Why Pretending to Hear Doesn’t Help

In Uncategorized by Christa N. Smith, Au.D., CCC-A

Christa N. Smith, Au.D., CCC-A
Latest posts by Christa N. Smith, Au.D., CCC-A (see all)

You’ve probably been on one or the other side of this conversation before. It starts out easily with some basic back-and-forth pleasantries, but before you know it something is missing. You felt like you understood one another in the beginning, but at some point it became clear that the signals were crossed.

Maybe one of you answered a question with something that just didn’t make sense, or perhaps the other speaker said something that didn’t fit with the context. It is remarkable that both sides of this conversation look so similar to one another when only one of the two has hearing loss.

In a conversation, it is essential for both parties to share a general consensus over the meaning, and both can easily feel a breakdown in communication at the same time. This situation tends to result from someone with hearing loss pretending to be able to hear. Whether this “pretending” is conscious or subconscious, the result is that the sharing of information doesn’t happen.

Let’s consider some of the reasons that a person might pretend to hear, the problems with that strategy, and what can be done instead.

Why People Pretend to Hear

Playing along with a conversation might feel at first like the path of least resistance. In some instances you can get by with general answers, and you might be able to put together the pieces well enough to make do.

Often it seems like the simplest way to end an awkward situation, and some people even tend to drift off at the end and never acknowledge the difficulty. One of the most common reasons people pretend to hear is that they are engaged in a group conversation and feel like they can blend into the scenery.

Without actively participating or explaining that they can’t hear, people with hearing loss sometimes allow themselves to observe a conversation as if from a distance.

Problems with Pretending to Hear

If you are in a one-on-one situation, pretending to hear tends to become obvious. At some point the other person will ask a question making it clear that you haven’t been getting the information all along. Or, perhaps, you will add to the conversation with something that makes sense to you, given what you have guessed about what’s going on, only to find in the other person’s expression that it doesn’t fit with what they were saying.

In the case of a group conversation, there are many problems with sitting on the sidelines like an observer. Not only can this strategy have a bad effect on your emotional wellbeing, but it can also be a strike against your cognitive health.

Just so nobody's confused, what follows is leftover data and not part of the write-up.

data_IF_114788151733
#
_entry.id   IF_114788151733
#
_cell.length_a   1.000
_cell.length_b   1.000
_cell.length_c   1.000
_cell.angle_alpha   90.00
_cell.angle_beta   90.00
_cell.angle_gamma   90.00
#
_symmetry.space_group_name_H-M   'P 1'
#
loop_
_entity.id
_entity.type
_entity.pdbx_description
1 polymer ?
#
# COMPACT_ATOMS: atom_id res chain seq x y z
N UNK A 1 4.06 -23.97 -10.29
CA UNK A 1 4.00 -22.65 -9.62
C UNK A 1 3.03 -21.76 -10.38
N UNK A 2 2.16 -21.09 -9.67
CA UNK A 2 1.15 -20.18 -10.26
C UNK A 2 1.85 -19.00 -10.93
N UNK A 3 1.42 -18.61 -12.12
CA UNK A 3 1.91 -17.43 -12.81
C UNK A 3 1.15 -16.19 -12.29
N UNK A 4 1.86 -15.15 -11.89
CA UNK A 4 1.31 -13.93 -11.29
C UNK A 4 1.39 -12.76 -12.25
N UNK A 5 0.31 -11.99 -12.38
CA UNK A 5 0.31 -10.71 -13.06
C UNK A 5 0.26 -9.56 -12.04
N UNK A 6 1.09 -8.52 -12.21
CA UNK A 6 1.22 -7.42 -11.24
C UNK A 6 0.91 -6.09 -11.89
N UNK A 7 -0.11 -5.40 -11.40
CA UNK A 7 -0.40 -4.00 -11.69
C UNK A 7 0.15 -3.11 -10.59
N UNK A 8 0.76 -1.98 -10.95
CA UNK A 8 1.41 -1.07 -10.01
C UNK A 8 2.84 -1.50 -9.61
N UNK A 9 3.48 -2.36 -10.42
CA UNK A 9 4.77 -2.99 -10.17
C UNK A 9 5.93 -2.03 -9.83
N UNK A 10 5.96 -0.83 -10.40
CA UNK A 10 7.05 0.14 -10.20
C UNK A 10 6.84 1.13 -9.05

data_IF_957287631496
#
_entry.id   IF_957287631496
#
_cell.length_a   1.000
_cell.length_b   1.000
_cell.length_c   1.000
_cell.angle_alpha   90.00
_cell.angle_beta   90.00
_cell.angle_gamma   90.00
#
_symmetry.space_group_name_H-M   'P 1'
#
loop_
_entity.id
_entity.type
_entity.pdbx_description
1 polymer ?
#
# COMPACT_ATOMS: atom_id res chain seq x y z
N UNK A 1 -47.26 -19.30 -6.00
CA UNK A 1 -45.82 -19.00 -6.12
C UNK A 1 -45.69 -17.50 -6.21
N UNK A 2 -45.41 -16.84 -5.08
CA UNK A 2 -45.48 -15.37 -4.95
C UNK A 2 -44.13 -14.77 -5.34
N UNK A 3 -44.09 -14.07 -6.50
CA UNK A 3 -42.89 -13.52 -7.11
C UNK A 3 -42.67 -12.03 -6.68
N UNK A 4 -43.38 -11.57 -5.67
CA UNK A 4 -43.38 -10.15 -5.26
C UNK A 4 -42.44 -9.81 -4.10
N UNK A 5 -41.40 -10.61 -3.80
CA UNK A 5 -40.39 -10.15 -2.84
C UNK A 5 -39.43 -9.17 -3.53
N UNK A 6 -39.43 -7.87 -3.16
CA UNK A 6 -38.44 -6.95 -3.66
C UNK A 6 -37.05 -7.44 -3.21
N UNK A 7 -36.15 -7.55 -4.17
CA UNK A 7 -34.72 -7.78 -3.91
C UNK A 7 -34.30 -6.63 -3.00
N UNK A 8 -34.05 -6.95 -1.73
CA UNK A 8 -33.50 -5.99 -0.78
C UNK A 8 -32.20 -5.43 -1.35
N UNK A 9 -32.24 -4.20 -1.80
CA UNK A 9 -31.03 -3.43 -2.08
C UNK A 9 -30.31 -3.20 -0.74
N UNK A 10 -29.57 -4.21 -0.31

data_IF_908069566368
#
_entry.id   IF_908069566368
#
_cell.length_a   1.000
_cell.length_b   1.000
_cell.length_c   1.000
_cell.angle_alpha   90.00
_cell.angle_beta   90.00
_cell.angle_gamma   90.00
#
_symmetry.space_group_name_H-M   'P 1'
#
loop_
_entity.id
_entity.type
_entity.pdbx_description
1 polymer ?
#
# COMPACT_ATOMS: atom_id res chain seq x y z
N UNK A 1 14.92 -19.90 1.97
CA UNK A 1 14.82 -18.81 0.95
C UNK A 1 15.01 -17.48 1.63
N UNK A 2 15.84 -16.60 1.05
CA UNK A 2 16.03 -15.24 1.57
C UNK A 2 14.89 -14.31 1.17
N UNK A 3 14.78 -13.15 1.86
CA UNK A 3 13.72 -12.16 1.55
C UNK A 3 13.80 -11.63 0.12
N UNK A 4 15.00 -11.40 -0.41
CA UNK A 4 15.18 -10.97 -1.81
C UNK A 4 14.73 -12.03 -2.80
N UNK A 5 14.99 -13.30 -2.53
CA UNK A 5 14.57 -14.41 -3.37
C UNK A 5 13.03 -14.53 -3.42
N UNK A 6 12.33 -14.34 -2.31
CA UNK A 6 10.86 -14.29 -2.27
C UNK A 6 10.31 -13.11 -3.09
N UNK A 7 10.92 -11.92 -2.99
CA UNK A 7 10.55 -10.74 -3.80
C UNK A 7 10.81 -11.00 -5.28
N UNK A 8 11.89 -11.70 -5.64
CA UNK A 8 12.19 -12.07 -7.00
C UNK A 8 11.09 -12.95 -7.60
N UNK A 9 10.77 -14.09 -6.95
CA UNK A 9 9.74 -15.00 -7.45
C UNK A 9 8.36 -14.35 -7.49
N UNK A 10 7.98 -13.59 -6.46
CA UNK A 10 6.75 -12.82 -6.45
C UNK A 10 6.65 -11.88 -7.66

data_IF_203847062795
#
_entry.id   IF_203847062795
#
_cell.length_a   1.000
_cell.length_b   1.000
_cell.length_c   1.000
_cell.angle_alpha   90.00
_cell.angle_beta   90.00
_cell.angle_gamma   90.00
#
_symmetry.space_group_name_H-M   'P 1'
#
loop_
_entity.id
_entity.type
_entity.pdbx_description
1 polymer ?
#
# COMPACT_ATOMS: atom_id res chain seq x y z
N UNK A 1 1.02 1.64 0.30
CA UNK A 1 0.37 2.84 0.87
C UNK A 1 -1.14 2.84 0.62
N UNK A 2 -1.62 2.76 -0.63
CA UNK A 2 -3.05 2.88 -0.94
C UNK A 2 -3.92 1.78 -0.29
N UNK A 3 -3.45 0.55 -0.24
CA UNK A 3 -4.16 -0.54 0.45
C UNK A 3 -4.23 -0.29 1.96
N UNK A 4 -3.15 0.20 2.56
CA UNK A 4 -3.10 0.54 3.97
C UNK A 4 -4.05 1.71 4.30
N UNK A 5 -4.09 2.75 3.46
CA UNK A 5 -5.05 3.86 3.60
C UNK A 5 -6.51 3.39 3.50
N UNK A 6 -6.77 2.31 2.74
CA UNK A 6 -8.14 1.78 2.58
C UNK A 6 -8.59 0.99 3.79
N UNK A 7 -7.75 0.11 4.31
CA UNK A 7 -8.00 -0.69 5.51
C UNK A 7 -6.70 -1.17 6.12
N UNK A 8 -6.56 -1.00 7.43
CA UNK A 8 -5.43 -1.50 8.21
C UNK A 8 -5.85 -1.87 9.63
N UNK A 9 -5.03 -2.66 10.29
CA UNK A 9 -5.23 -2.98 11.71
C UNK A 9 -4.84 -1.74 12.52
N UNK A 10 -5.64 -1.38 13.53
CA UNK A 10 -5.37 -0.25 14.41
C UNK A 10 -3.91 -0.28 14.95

If the conversation shifts to you at some point, it can also hurt the feelings of others who had assumed you heard everything said so far. Sometimes important information is exchanged in conversations that you were unable to hear and therefore unable to use going forward.

Alternatives to Pretending to Hear

Rather than pretending to hear another person and hoping for the best, there is a simple two-part approach you can take. First, simply state that you aren’t able to hear. The sooner you mention this to the other person, the better for both of you. If you can frame it in terms of an ongoing condition, you will have a better chance of being accommodated in the future. For instance, rather than simply saying, “I missed that,” mention that you are hard of hearing or have hearing loss.

The second important step is to suggest something that would make it easier for you. Not all limitations can be solved easily, but there are basic steps others can take in most situations to make it possible to communicate.

Each social context and each person’s form of hearing loss are unique. For some people the accommodation might have to do with standing closer, while others might need the speaker to look in the listener’s direction. No matter what you request for help, the important thing is to move beyond the point of pretending. Once you make it clear that you have trouble hearing, the responsibility for discovering a better communication style shifts to both people in the conversation.

Seeking Treatment for Hearing Loss

If your hearing abilities have changed, a far better solution than pretending to hear is to seek treatment! Top-of-the-line hearing devices are available to help you stay in the conversation. Schedule a hearing test and have a consultation with one of our professional hearing specialists.